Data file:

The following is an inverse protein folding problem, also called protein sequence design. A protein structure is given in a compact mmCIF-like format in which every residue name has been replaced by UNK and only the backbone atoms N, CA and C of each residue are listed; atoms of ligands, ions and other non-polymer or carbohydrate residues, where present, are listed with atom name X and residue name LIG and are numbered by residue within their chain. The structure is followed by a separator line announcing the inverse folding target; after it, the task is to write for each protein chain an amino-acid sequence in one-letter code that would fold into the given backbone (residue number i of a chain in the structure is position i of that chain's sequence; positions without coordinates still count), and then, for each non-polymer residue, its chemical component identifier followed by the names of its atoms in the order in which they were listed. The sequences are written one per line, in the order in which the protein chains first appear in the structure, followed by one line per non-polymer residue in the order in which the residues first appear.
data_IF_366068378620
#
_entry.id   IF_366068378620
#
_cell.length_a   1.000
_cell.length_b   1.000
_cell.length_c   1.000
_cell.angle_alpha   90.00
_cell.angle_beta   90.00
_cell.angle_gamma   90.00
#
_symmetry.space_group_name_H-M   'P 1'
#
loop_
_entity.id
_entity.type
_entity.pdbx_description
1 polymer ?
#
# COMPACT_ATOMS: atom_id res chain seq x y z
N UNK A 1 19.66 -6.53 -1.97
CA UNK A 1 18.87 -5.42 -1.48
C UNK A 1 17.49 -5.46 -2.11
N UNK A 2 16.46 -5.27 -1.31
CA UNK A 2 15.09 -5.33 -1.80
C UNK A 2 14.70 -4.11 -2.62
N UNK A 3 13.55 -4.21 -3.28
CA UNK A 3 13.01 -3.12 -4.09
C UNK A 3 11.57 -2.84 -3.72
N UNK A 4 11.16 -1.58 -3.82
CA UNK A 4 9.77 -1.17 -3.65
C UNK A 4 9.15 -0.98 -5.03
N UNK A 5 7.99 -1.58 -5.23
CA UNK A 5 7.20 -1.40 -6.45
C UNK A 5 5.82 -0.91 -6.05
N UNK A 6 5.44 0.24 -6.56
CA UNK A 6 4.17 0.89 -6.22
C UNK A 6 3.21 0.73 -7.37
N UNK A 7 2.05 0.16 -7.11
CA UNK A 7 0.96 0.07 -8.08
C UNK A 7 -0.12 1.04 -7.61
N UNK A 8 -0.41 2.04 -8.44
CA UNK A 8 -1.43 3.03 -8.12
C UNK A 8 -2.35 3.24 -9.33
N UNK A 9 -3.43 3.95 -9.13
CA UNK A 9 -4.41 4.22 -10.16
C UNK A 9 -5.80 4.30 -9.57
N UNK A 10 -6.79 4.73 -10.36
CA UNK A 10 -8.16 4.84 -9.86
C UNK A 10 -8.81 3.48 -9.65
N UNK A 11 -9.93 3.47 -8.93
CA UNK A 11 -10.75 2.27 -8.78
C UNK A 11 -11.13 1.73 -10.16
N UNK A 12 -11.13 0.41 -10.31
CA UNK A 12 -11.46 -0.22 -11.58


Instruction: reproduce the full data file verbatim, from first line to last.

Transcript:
The following is an inverse protein folding problem, also called protein sequence design. A protein structure is given in a compact mmCIF-like format in which every residue name has been replaced by UNK and only the backbone atoms N, CA and C of each residue are listed; atoms of ligands, ions and other non-polymer or carbohydrate residues, where present, are listed with atom name X and residue name LIG and are numbered by residue within their chain. The structure is followed by a separator line announcing the inverse folding target; after it, the task is to write for each protein chain an amino-acid sequence in one-letter code that would fold into the given backbone (residue number i of a chain in the structure is position i of that chain's sequence; positions without coordinates still count), and then, for each non-polymer residue, its chemical component identifier followed by the names of its atoms in the order in which they were listed. The sequences are written one per line, in the order in which the protein chains first appear in the structure, followed by one line per non-polymer residue in the order in which the residues first appear.
data_IF_366068378620
#
_entry.id   IF_366068378620
#
_cell.length_a   1.000
_cell.length_b   1.000
_cell.length_c   1.000
_cell.angle_alpha   90.00
_cell.angle_beta   90.00
_cell.angle_gamma   90.00
#
_symmetry.space_group_name_H-M   'P 1'
#
loop_
_entity.id
_entity.type
_entity.pdbx_description
1 polymer ?
#
# COMPACT_ATOMS: atom_id res chain seq x y z
N UNK A 1 19.66 -6.53 -1.97
CA UNK A 1 18.87 -5.42 -1.48
C UNK A 1 17.49 -5.46 -2.11
N UNK A 2 16.46 -5.27 -1.31
CA UNK A 2 15.09 -5.33 -1.80
C UNK A 2 14.70 -4.11 -2.62
N UNK A 3 13.55 -4.21 -3.28
CA UNK A 3 13.01 -3.12 -4.09
C UNK A 3 11.57 -2.84 -3.72
N UNK A 4 11.16 -1.58 -3.82
CA UNK A 4 9.77 -1.17 -3.65
C UNK A 4 9.15 -0.98 -5.03
N UNK A 5 7.99 -1.58 -5.23
CA UNK A 5 7.20 -1.40 -6.45
C UNK A 5 5.82 -0.91 -6.05
N UNK A 6 5.44 0.24 -6.56
CA UNK A 6 4.17 0.89 -6.22
C UNK A 6 3.21 0.73 -7.37
N UNK A 7 2.05 0.16 -7.11
CA UNK A 7 0.96 0.07 -8.08
C UNK A 7 -0.12 1.04 -7.61
N UNK A 8 -0.41 2.04 -8.44
CA UNK A 8 -1.43 3.03 -8.12
C UNK A 8 -2.35 3.24 -9.33
N UNK A 9 -3.43 3.95 -9.13
CA UNK A 9 -4.41 4.22 -10.16
C UNK A 9 -5.80 4.30 -9.57
N UNK A 10 -6.79 4.73 -10.36
CA UNK A 10 -8.16 4.84 -9.86
C UNK A 10 -8.81 3.48 -9.65
N UNK A 11 -9.93 3.47 -8.93
CA UNK A 11 -10.75 2.27 -8.78
C UNK A 11 -11.13 1.73 -10.16
N UNK A 12 -11.13 0.41 -10.31
CA UNK A 12 -11.46 -0.22 -11.58